Deutschland/USA — Gates Imparts Advice to Kaiserslautern H.S. Graduates

KAISERSLAUTERN, Ger­many — Defense Sec­re­tary Robert M. Gates shared insights here today from his own life as a stu­dent and his decades of pub­lic ser­vice at com­mence­ment cer­e­monies for Kaiser­slautern High School’s Class of 2010.

The stu­dent body of the Depart­ment of Defense Edu­ca­tion Activ­i­ty man­aged school is com­posed most­ly of chil­dren of ser­vice­mem­bers and For­eign Ser­vice offi­cers. Gates thanked the grad­u­ates’ par­ents for their sac­ri­fices.

“You serve your coun­try here in var­i­ous capac­i­ties – mil­i­tary and civil­ian – but, most impor­tant­ly tonight, you are all proud par­ents,” he said. “I know that mov­ing your fam­i­ly to anoth­er coun­try and cul­ture can be chal­leng­ing. Many long days and nights at work com­pete with the time you would rather spend at home with your child. The dual role of par­ent and pub­lic ser­vant is not an easy one – I can attest to that myself.

“Some of the uni­formed par­ents of today’s grad­u­ates are deployed and can­not be here today,” the sec­re­tary con­tin­ued, “while some of you have just returned or are get­ting ready to leave. We’re all grate­ful for the sac­ri­fices you make on behalf of all of us.”

In com­mend­ing Kaiserslautern’s fac­ul­ty, Gates not­ed he still remem­bers the names and faces of high school teach­ers who made a dif­fer­ence in his life.

“They opened my eyes to the world and to the life of the mind, and they were role mod­els of decen­cy and char­ac­ter,” he said. “I only hope that half a cen­tu­ry from now, these grad­u­ates will look back on their time here with such fond mem­o­ries and, above all, remem­ber the role you teach­ers played in their lives.”

Call­ing the grad­u­at­ing class “a remark­able bunch,” Gates told the stu­dents he knows life has­n’t always been easy for them, as they’ve been sub­ject­ed to fre­quent moves and some­times-absent par­ents.

“Some of your par­ents have been gone over extend­ed peri­ods,” he said. “Many have moved mul­ti­ple times. New faces, new cur­ricu­lums, new teach­ers, new friends: None of this is easy. I am impressed by the way that you all, much like your par­ents, have risen to the chal­lenge and excelled.”

Despite the chal­lenges their par­ents’ careers have posed for them, the sec­re­tary told the grad­u­ates, they’ve man­aged to exceed aca­d­e­m­ic expec­ta­tions, with 90 per­cent of them going on to col­lege. In addi­tion, he said, they’ve giv­en of them­selves while mak­ing the most of their cir­cum­stances.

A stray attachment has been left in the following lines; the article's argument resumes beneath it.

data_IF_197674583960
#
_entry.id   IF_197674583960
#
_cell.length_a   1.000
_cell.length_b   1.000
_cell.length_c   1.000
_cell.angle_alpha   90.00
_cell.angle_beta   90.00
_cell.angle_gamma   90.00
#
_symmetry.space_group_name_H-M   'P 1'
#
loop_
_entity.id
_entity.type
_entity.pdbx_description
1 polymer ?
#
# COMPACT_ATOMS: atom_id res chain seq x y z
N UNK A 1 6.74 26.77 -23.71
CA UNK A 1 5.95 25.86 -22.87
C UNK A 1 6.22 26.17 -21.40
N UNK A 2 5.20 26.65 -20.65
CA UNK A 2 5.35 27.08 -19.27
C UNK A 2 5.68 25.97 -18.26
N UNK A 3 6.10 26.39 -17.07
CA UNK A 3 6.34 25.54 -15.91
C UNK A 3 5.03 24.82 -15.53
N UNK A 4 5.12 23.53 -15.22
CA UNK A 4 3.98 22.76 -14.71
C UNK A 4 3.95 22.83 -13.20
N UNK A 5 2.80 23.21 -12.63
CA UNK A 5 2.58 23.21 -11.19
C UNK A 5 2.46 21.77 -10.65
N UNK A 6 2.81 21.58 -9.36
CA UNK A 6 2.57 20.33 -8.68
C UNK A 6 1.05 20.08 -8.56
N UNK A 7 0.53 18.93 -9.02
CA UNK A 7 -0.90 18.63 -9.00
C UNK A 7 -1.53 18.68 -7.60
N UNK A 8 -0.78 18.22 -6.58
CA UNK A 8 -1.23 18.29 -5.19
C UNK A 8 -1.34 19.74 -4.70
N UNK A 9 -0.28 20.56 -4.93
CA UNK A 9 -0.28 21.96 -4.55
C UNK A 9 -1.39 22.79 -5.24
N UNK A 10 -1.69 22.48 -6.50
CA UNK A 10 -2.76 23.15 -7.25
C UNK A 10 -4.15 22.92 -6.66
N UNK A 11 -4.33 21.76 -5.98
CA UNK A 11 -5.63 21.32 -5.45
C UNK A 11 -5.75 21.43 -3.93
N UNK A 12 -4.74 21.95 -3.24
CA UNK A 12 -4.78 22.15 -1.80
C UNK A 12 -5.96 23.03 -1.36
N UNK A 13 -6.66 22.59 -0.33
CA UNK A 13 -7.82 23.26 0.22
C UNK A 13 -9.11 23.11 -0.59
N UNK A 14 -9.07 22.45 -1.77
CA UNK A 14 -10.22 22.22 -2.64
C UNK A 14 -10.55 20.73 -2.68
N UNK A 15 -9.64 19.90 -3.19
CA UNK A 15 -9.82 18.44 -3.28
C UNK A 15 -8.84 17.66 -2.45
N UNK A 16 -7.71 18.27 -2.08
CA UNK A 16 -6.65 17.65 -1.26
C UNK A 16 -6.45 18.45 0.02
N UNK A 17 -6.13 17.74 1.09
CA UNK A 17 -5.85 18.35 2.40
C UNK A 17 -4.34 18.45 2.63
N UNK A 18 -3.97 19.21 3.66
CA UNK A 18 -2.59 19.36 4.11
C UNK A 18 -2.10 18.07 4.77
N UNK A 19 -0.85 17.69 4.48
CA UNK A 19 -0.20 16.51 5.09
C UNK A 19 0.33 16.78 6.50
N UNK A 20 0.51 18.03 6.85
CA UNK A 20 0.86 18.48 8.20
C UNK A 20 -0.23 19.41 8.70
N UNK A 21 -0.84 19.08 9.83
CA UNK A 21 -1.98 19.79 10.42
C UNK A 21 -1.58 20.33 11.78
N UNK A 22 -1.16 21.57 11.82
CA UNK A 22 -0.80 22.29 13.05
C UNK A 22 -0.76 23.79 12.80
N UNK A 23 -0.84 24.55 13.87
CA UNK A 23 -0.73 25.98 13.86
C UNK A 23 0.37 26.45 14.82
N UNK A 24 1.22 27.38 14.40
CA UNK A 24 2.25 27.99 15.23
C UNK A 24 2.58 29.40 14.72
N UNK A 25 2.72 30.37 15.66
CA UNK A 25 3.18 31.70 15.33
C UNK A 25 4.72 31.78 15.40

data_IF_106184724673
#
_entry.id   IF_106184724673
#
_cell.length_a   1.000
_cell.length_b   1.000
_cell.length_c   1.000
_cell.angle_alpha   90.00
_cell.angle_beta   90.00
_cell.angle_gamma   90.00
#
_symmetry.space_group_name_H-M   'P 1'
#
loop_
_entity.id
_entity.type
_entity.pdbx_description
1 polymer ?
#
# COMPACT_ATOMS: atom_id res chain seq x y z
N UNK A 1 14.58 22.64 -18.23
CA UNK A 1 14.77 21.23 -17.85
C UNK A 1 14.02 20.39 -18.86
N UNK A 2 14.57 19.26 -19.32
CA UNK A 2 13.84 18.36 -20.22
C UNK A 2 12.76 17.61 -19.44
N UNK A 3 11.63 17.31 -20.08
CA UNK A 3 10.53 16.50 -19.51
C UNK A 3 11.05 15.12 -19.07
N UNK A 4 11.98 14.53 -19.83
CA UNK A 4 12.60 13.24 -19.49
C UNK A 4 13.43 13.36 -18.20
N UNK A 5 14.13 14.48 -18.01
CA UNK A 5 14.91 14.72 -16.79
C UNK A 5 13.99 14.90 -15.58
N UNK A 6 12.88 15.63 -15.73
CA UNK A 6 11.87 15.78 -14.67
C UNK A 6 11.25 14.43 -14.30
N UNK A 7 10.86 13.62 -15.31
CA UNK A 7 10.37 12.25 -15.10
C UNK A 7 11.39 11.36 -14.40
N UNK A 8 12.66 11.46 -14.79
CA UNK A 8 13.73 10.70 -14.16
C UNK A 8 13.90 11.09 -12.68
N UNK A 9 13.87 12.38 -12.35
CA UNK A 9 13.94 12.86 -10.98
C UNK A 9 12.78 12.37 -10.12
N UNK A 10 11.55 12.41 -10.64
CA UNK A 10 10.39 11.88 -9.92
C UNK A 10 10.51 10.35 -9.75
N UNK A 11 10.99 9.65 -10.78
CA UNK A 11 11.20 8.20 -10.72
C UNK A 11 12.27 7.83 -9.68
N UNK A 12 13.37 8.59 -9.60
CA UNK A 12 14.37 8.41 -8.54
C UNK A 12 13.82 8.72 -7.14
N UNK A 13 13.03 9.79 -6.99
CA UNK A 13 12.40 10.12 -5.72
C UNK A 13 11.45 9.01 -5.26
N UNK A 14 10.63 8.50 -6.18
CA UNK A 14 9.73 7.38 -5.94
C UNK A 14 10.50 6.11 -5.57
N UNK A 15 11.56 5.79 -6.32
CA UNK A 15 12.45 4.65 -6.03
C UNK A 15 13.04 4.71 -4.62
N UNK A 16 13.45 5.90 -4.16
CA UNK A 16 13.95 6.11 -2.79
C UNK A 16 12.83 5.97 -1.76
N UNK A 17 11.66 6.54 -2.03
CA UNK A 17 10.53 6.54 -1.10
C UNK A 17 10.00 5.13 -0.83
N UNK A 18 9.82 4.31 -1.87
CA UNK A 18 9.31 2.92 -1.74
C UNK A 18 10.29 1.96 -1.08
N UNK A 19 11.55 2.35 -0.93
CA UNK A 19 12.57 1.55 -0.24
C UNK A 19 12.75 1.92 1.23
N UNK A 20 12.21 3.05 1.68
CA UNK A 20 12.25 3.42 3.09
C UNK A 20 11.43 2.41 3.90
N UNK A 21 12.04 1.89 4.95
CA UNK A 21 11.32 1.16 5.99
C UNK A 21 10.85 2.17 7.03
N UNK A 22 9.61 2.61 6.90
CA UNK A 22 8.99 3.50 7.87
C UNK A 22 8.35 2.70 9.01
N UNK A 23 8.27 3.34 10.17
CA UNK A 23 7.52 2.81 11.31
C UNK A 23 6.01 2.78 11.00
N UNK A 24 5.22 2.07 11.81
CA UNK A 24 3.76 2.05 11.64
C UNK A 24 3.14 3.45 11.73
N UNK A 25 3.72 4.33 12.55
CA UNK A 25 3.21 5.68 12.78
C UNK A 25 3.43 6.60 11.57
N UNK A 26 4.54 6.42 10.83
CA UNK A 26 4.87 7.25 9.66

“Your com­mu­ni­ty ser­vice pro­grams such as Soles 4 Souls and your Haiti fundrais­ers put oth­ers before your­selves in their time of utmost need,” Gates said. “Through your trav­els and expe­ri­ences, you have learned about your host coun­try and famil­iar­ized your­selves with its cul­ture. And, the whole while, your sports teams – the Raiders – have com­pet­ed with the best of them. You’ve all come to rep­re­sent Kaiser­slautern High’s mis­sion of ‘Mod­el Cit­i­zens in a Diverse Soci­ety.’ ”

For the col­lege-bound grad­u­ates, the sec­re­tary cit­ed him­self as an exam­ple in urg­ing them to con­tin­ue work­ing hard, even if they find the adjust­ment to col­lege life to be dif­fi­cult.

“Back in Kansas,” he told them, “I had got­ten good grades in high school, so I thought I was pret­ty smart. Well, first semes­ter my fresh­man year of col­lege at William & Mary, I got a ‘D’ in cal­cu­lus. My father made a long-dis­tance call to ask how such a thing was pos­si­ble, and I told Dad, ‘The “D” was a gift.’

“Years lat­er, as pres­i­dent of Texas A&M,” he con­tin­ued, “I would tell uni­ver­si­ty fresh­men that I learned two lessons from that ‘D.’ First, even if you’re fair­ly smart, you will not suc­ceed if you don’t work hard. Sec­ond, I am stand­ing proof that you can sur­vive a ‘D’ as a fresh­man and still go on to make some­thing of your­self.”

If they find col­lege tough at first, the sec­re­tary told the grad­u­ates, they should remem­ber to work hard­er, improve their study habits, and reach out­side their com­fort zones to con­sid­er new sub­jects or try new things.

But regard­less of whether they go on to col­lege or not, Gates told the grad­u­ates, they should be pre­pared for their lives to turn in unex­pect­ed direc­tions. At a time when he thought he was going to be a his­to­ry pro­fes­sor, he said, he encoun­tered a CIA recruiter and chose that path, though he had­n’t con­sid­ered that career before.

“Now, at first, CIA tried to train me to be a spy,” Gates said. “How­ev­er, my efforts were less James Bond and more Austin Pow­ers – and I don’t mean that in a good way.” He told the grad­u­at­ing class about one of his first train­ing assign­ments, in which he and two fel­low trainees were to prac­tice secret sur­veil­lance on a woman CIA offi­cer around Rich­mond, Va.